With national anticipation growing ahead of five upcoming Democratic primaries on Tuesday and with so much hinging on the outcome in California, the Bernie Sanders campaign received encouraging news late Friday as the California secretary of state's office reported soaring registrations of new voters, especially for Democrats.
"If there’s a large voter turnout, we will win. If there is a very large voter turnout, we will win with a big margin." —Sen. Bernie Sanders
The report showed that with nearly 18 million voters now registered in the state, California now has the "highest ever total statewide voter registration heading into a primary election" with more than 72 percent of eligible residents ready to vote on Tuesday.
"In the 45 days leading up to the voter registration deadline, there was a huge surge in voter registration—total statewide voter registration increased by nearly 650,000," said Secretary of State Alex Padilla in a statement. "Part of this surge was fueled through social media, as Facebook sent a reminder to all California users to register to vote. It is clear that Californians are engaged and excited about this election. Now the next step is to turn out and vote!"
During the last month and a half, Democratic Party, Republican Party, and No Party Preference voter registration all increased, but it was the registrations for the Democratic Party, with more than 490,000 new people adding themselves to the roles, that accounted for more than 75 percent of the total growth.
Though No Party Preference (NPP) voters in California are essentially independents and are allowed to vote in California's partially open primaries on the Democratic side, some controversy was brewing on Saturday after a volunteer poll worker in the state posted a video detailing how she was told during a recent training session that NPP voters should only be given "provisional ballots" if they show up to vote Democrat on Tuesday. With Sanders consistently drawing such voters, it was particularly alarming for his supporters to learn that those given provisional ballots—which are routinely not counted on election day—could have their votes largely discounted.
Watch the video:
Throughout his campaign against rival Hillary Clinton, Sanders has repeatedly said that one of the keys to his success has been the energy he has created among new voters and independents. California is now on the verge of being the ultimate test of that theory.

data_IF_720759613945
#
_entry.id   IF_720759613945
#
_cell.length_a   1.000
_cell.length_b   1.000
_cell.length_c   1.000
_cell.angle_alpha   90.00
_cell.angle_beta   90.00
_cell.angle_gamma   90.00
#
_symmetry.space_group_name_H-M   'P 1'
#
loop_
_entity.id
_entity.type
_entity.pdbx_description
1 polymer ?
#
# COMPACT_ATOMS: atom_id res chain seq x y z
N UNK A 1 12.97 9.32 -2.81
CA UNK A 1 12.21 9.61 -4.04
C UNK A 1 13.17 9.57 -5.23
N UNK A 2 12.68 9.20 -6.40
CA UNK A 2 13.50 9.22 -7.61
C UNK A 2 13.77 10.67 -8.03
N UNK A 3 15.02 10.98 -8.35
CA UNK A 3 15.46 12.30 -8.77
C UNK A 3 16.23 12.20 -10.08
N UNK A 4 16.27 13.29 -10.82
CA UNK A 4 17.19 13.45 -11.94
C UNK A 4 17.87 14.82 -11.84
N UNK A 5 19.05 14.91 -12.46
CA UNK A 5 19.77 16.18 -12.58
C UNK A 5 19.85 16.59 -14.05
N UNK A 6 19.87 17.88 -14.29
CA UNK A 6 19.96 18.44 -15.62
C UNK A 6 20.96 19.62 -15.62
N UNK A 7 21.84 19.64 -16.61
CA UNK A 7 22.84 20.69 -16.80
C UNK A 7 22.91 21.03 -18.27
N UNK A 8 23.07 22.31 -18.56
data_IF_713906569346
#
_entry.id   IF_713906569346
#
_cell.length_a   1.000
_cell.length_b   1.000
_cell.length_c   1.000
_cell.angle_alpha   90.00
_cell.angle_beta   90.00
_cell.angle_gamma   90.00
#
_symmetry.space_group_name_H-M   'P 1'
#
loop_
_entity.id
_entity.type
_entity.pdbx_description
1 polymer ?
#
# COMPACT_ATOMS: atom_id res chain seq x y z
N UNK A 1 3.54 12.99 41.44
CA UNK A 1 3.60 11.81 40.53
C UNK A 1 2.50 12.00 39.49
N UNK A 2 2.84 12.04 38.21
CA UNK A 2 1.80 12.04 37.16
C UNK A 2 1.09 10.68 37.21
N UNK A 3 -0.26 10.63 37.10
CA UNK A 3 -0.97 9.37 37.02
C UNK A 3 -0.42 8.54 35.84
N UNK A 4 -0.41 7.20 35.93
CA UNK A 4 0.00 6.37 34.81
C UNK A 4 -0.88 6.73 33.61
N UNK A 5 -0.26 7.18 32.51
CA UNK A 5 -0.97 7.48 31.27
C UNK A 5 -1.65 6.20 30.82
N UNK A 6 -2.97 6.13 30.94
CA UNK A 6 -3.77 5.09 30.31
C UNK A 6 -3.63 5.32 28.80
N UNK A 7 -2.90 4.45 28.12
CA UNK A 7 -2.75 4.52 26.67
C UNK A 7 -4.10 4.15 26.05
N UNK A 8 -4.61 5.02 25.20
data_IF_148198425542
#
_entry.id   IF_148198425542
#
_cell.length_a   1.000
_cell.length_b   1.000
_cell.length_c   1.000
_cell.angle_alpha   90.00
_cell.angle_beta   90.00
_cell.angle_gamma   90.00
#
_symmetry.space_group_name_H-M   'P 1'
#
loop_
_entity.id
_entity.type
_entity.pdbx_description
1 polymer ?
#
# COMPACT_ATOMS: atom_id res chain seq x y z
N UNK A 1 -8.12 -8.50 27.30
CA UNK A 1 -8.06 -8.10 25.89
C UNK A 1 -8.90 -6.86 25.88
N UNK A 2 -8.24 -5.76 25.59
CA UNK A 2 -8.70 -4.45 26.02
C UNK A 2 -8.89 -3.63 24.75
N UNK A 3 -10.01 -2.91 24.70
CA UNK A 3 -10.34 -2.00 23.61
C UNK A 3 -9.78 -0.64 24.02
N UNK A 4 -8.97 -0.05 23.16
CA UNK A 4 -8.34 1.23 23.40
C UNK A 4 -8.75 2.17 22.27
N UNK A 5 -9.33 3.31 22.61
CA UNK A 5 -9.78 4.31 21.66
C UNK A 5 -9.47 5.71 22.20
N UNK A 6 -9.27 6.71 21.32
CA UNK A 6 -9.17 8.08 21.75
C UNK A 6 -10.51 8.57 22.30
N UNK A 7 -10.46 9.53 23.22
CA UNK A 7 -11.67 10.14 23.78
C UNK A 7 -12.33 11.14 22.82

"If there’s a large voter turnout, we will win. If there is a very large voter turnout, we will win with a big margin," Sanders told supporers at a rally in the northern town of Cloverdale on Friday. "But let’s be honest. If there’s a low voter turnout, we will lose. That’s just the facts. I’m asking all of you to do everything you can."
Reporting for the Guardian, political correspondent Sam Levin spoke with Sanders supporters at Friday's Cloverdale rally and put the tensions surrounding voter turnout into context:
In order to turn out voters on a large scale, the Sanders campaign would need to adopt a labor-intensive, data-driven outreach process similar to the tactics of local campaigners who target specific voters, Swago added.
Although Sanders has outspent Clinton on advertising in California and has more than 55,000 volunteers in the state, it will still be an uphill battle to get voters who don’t typically participate in elections to turn in their ballots.
In Cloverdale, Walker Best, 20, and Lauren Brandt, 17, said they were confident turnout for Sanders could surpass Clinton’s voters.
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“I know a lot of Clinton supporters that aren’t going to vote,” said Best, a customer service worker. “It doesn’t matter as much to them.”
“Or they don’t know what they’re voting for,” interjected Brandt, who wore multiple Bernie pins but is too young to vote.
They both said they make $10 an hour in minimum wage jobs and believe they would have the best chance of making ends meet under a Sanders presidency.
“I’m voting because I genuinely believe he can do it,” added Best, who wore a “Bernie Fucking Sanders” T-shirt. “I know he’s gonna win, and I just want to help.”
Anja Woltman, 69, said she expected the Tuesday contest would bring out people who don’t regularly vote – such as her sons, who are in their 30s and are generally apathetic about elections.
“They have never been so excited about politics. They trust him.”
Lorena Cruz, a 22-year-old student, said she was confident Sanders’ fans would take the time to vote for him. But she admitted that some Democrats, primarily driven by fears of Trump, will decide to back the candidate who’s winning the race.
“In my family,” she said, “they’re resorting to Hillary, because they think she’s the frontrunner.”
Mandy Armstrong, a 30-year-old bartender, said voters’ hatred of both Trump and Clinton would bring them to the polls for Sanders.
“California loves a comeback story,” she added.
With recent polls showing that Sanders has reduced Clinton's once enormous lead to a virtual tie in the state, the campaign and its supporters have plenty of reasons to believe an upset is within reach.
"Our task this weekend is simple," the campaign tweeted on Saturday: "Call every single Bernie supporter we can and make sure they have a plan to vote."